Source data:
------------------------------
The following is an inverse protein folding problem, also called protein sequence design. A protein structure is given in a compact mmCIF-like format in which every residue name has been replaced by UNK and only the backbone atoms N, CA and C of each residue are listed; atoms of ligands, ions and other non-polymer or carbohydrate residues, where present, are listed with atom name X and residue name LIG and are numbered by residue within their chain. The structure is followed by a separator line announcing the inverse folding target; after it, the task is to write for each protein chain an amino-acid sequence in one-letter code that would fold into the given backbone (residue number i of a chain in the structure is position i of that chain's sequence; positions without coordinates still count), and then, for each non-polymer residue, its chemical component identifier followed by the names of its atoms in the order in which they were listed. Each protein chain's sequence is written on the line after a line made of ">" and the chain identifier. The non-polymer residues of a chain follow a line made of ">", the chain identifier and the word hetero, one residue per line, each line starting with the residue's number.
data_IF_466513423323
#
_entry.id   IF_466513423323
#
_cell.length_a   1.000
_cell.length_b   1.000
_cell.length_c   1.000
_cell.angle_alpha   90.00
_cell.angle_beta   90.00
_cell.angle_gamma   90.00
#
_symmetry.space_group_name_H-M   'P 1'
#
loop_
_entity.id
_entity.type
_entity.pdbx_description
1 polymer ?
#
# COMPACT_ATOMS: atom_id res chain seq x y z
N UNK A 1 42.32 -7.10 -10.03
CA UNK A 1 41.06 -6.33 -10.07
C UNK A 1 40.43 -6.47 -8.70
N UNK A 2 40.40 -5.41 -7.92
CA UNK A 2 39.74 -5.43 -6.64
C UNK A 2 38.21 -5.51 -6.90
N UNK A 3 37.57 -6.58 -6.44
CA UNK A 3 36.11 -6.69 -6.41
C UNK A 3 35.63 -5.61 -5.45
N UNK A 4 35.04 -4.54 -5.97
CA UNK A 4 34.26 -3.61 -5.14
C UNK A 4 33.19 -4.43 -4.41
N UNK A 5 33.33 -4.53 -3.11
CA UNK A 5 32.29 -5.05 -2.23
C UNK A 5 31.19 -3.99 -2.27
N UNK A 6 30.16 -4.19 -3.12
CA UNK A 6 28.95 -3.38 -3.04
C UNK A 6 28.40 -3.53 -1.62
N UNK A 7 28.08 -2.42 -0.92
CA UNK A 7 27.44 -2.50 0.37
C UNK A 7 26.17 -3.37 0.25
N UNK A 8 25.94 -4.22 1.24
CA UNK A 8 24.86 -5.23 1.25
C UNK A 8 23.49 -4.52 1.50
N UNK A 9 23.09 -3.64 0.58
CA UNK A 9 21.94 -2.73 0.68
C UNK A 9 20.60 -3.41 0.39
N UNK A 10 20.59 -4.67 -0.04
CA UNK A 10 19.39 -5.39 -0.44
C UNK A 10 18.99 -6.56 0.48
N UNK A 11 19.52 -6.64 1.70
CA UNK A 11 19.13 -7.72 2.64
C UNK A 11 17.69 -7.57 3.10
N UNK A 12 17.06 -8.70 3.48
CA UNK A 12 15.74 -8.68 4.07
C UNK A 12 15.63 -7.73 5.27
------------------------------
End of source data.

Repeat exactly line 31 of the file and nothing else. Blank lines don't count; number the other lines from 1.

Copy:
N UNK A 4 35.04 -4.54 -5.97